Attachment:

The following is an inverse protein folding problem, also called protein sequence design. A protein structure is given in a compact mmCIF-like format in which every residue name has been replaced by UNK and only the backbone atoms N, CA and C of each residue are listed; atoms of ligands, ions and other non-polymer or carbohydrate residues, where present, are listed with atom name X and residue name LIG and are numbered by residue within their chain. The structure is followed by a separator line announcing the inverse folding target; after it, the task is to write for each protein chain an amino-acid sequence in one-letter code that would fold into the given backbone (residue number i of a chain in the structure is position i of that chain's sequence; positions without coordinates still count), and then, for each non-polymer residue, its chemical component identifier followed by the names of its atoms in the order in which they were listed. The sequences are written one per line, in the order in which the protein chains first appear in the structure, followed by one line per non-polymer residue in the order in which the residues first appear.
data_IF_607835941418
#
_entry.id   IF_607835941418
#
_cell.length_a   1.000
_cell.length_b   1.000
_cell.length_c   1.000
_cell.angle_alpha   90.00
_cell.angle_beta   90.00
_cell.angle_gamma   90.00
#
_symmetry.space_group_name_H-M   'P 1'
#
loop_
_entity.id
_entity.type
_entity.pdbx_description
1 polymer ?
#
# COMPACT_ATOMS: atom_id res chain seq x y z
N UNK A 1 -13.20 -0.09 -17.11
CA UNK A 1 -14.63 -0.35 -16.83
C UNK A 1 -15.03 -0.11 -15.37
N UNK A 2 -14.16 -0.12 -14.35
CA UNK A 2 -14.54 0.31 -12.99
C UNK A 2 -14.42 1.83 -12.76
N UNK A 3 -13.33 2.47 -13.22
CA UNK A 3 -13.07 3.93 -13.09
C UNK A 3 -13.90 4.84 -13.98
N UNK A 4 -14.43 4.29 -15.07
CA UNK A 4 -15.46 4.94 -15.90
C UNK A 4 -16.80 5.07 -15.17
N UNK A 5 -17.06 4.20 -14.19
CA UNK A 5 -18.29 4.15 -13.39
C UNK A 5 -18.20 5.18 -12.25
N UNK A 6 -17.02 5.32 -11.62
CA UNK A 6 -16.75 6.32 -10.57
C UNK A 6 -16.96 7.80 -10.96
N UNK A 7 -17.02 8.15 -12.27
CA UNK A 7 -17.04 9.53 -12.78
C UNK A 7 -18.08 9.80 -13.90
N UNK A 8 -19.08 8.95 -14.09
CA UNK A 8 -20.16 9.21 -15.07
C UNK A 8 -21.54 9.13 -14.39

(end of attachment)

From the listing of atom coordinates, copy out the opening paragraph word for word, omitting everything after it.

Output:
The following is an inverse protein folding problem, also called protein sequence design. A protein structure is given in a compact mmCIF-like format in which every residue name has been replaced by UNK and only the backbone atoms N, CA and C of each residue are listed; atoms of ligands, ions and other non-polymer or carbohydrate residues, where present, are listed with atom name X and residue name LIG and are numbered by residue within their chain. The structure is followed by a separator line announcing the inverse folding target; after it, the task is to write for each protein chain an amino-acid sequence in one-letter code that would fold into the given backbone (residue number i of a chain in the structure is position i of that chain's sequence; positions without coordinates still count), and then, for each non-polymer residue, its chemical component identifier followed by the names of its atoms in the order in which they were listed. The sequences are written one per line, in the order in which the protein chains first appear in the structure, followed by one line per non-polymer residue in the order in which the residues first appear.